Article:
What to Do With A Mustache
- by Mike Wargo
Not everyone can pull off a mustache. It’s a sad truth.
Some guys end up looking great, like Nick Offerman. But some end up looking more like Michael Cera. Having said that, it’s still worth every guy’s time to try his damndest. But when you try, there are some things you should know about taking care of that new mustache. Lucky for you, we at Whiskey, Ink, and Lace are here to help you get that stache to the majestic level it deserves.
As your mustache gets longer, eating and drinking become a little more difficult. Now, if you like your steak and whiskey with hairs in it, by all means, leave that mustache as is. But if you don’t want to start coughing up hairballs like a cat, you gotta keep it trimmed. There are a few steps to trimming a mustache that goes as follows.
- Comb your mustache downward with a fine tooth mustache comb. Do this when the hairs are dry. When your hairs are wet, they look longer and you may end up taking off more hairs than you intended.
- Using either mustache scissors or an electric trimmer, cut the hairs along the top of your lip, working from the middle outwards. When doing this, look straight ahead and don’t make any faces.
- Now trim for length. Comb through your stache and cut the hairs on the outside of the comb. When trimming, remember that you can always trim off more, but you can’t add it back.
- Finally, comb through the mustache again and clip any of the hairs you might have missed.
Once your mustache gets long enough, do these steps weekly to keep your mustache looking good and out of your food.
Cleaning & Oiling
A clean mustache is a happy mustache. So it’s important to always have some beard shampoo and beard oil around your bathroom. When you’re showering, clean your mustache at least every two days to get whatever debris you’ve accumulated throughout the day. This won’t just clear out food, but dead skin particles that might get tangled in your mustache. You can use regular shampoo when doing this, but facial skin can be sensitive and can be more prone to acne breakouts, dryness, and irritation. Using beard shampoo will help regulate oil productions and clean the beard.
Then, once you’re out of the shower, take a few drops of oil and rub it into your mustache. It’ll keep your hairs and skin conditioned, hydrated, and healthy.
Another great way to keep that mustache out of your mouth and looking great is to train it, that is to say, comb and wax it. After about 3-4 weeks of growing, start using mustache wax to pull the hair over. After a while, the hairs will naturally fall to the side and it will be much easier to manage. When you use the wax, make sure the hair is completely dry. Rub a bit between your thumb and index fingers to warm it up and make it more malleable. Spread the wax the length of one side of the mustache, then the other. Then comb the mustache to keep it looking neat. If you want to tweak the mustache to an old handlebar style, use a firm hold wax.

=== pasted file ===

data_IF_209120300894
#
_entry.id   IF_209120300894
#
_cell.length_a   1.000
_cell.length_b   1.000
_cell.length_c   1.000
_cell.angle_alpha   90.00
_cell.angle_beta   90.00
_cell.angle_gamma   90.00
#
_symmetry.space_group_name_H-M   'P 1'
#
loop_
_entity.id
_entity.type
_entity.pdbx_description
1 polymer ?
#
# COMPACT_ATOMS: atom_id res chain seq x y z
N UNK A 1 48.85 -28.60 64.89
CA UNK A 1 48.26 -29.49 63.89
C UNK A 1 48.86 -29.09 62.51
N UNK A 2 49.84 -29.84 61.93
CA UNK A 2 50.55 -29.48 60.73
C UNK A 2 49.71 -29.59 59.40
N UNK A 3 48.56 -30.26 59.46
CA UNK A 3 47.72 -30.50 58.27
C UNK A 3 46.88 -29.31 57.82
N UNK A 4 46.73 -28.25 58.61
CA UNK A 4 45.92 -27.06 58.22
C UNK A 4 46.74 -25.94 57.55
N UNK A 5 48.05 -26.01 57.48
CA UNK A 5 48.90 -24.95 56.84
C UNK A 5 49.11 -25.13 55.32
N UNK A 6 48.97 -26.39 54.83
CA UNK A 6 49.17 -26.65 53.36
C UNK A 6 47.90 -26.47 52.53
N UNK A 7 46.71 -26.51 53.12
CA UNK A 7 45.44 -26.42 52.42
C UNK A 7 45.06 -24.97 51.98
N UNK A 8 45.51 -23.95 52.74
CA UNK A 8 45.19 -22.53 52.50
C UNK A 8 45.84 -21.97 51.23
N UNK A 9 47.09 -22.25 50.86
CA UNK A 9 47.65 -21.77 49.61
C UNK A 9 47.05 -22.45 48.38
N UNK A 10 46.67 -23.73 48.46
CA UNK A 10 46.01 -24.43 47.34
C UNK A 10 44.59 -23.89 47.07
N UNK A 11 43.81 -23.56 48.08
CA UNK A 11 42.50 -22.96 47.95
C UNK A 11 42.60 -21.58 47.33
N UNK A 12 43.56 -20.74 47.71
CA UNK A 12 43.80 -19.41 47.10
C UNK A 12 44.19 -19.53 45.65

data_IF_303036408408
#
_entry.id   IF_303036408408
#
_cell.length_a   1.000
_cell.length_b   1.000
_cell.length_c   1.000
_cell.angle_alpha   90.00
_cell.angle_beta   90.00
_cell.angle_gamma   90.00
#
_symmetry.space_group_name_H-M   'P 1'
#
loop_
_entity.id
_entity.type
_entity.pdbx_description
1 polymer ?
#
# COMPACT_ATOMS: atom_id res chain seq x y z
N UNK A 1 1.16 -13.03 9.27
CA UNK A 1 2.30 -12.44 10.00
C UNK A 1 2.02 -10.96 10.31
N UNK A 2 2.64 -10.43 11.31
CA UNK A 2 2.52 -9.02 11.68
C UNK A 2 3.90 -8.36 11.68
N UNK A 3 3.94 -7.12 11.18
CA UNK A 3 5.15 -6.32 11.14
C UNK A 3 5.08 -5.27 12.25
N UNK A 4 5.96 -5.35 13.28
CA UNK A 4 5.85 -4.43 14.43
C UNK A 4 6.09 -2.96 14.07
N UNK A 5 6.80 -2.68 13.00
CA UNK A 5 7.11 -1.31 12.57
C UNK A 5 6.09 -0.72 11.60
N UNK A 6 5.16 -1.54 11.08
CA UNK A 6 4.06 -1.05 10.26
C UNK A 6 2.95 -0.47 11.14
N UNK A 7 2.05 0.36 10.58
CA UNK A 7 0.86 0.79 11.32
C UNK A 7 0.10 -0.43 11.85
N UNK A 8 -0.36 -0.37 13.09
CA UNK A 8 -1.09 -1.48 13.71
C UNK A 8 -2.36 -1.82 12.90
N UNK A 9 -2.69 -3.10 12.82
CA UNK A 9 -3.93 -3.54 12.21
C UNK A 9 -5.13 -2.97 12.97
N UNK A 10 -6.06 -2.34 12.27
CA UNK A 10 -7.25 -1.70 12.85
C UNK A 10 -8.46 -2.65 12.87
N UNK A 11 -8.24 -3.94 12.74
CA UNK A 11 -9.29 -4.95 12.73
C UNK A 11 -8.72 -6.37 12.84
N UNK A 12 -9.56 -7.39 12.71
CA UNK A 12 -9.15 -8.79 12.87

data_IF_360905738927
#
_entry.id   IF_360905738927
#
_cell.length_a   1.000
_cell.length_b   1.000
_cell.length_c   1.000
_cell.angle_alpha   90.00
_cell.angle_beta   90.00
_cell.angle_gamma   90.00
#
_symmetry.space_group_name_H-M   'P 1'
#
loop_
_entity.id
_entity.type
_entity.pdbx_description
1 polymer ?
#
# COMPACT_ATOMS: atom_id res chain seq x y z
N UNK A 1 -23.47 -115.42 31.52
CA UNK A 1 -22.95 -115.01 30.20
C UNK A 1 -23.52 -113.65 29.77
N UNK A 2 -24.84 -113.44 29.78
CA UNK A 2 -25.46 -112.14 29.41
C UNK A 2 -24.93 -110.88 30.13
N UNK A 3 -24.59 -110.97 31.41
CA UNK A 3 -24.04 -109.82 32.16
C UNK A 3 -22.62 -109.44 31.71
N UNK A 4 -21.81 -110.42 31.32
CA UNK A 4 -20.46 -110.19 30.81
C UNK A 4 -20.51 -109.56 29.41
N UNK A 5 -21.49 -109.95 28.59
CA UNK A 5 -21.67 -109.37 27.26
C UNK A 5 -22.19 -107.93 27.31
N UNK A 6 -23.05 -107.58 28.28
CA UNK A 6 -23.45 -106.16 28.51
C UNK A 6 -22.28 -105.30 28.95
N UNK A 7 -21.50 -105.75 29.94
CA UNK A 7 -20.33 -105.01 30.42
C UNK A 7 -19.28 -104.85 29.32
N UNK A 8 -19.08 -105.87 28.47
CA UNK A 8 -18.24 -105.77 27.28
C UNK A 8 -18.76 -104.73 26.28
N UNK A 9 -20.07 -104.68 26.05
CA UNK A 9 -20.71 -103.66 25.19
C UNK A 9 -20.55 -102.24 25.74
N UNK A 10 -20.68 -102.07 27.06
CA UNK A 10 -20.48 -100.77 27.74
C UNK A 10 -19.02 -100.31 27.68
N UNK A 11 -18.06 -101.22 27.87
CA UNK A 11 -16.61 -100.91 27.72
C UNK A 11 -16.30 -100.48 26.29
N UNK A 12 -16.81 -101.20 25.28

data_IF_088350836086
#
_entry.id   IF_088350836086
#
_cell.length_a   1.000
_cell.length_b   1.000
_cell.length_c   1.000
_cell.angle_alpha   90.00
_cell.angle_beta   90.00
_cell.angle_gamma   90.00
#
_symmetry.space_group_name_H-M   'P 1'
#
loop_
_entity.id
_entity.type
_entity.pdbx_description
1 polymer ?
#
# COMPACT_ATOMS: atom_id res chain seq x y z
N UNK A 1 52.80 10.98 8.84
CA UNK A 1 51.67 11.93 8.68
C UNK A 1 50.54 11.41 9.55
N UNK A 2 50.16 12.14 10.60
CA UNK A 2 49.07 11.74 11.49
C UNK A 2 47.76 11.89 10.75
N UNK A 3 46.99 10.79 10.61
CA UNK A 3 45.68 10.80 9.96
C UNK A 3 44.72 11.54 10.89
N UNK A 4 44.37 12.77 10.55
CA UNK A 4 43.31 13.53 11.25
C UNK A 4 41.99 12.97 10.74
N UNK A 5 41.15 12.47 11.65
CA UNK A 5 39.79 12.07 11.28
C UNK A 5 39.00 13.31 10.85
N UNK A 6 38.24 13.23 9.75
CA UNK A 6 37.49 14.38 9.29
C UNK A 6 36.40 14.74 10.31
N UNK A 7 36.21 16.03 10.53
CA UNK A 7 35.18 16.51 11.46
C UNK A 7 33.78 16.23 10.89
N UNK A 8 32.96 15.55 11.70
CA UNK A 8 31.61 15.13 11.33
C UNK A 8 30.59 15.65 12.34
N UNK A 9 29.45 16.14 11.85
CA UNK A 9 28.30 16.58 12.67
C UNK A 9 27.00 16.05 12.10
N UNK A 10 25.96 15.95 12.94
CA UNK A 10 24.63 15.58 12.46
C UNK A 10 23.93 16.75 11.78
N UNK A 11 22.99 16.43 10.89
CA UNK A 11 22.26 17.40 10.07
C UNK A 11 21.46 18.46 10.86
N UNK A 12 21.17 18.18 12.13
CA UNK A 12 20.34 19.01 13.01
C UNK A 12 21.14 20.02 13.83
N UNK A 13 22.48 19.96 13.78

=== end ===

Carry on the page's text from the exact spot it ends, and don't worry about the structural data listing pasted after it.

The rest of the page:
Pick Your Style
There are a countless number of mustache styles that you can choose from in regards to your mustache. Standing out and showing the world your personality through your mustache is why you grow one. So style it however you want. But in case you’re not sure where to start, here are some mustache styles that are great options.
The Swanson (a.k.a. the Walrus)
The most simplistic, but easily one of the best. What’s great about the Swanson is the lack of maintenance it requires. The occasional trim once it starts to reach your lip and you’re good to go. The bushier the better.
The Chevron (a.k.a. the Selleck)
Similar to the Swanson, the Chevron is simply grown out and then styled with some mustache wax to pull it to the sides. It’s a little cleaner and less bushy than the Swanson.
Now we’re starting to get a little trickier. The Handlebar has had a bit of resurgence in hipster culture lately and can be seen at many a fancy cocktail bar. Once you’ve got your mustache at a respectable length, you’ll have to spend a good amount of time styling it daily. When it’s dry, comb it to the sides, then use wax to curl the tips upwards. This will take some time training the hairs to get right. When you wear this style, make sure both sides are balanced.
Pretty easy to grow, but sometimes difficult to pull off, the Horseshoe is named after the shape it takes. When growing this particular stache, it’s just easier to grow a full beard and style it from there. Shave the cheeks and chin, then bring the bottoms of the stache to your desired length. You can go for the full Hogan or be like my man Paul Rudd and bring up the bottoms a little (they call it a Dallas mustache). However you wear it, remember: symmetry.
Deceptively simple, the Pencil stache is exactly what it sounds like: a mustache that is pencil thin. This mustache requires a frequent amount of steady trimming, brushing, and waxing. Having a steady hand is important to the trimming of this mustache. One wrong move and you’ve lost that mustache. After trimming, use a mustache comb and wax to create a middle part and push to the sides.
Stache and Scruff
If you’re not confident you can pull off a mustache, try pairing it with some scruff in the form of a goatee or just stubble. Doing this will soften the look of just a mustache and it lets you get used to having the mustache. You style the mustache however you like and trim your face to the desired length.
The journey to a great mustache can be one wrought with difficulty. There may be days where you rethink your mustache and shave off the progress you made. Ignore that impulse. Hide your razors while it's growing. And when it's time to style it, let Whiskey, Ink, and Lace help make your mustache stand out among the crowd.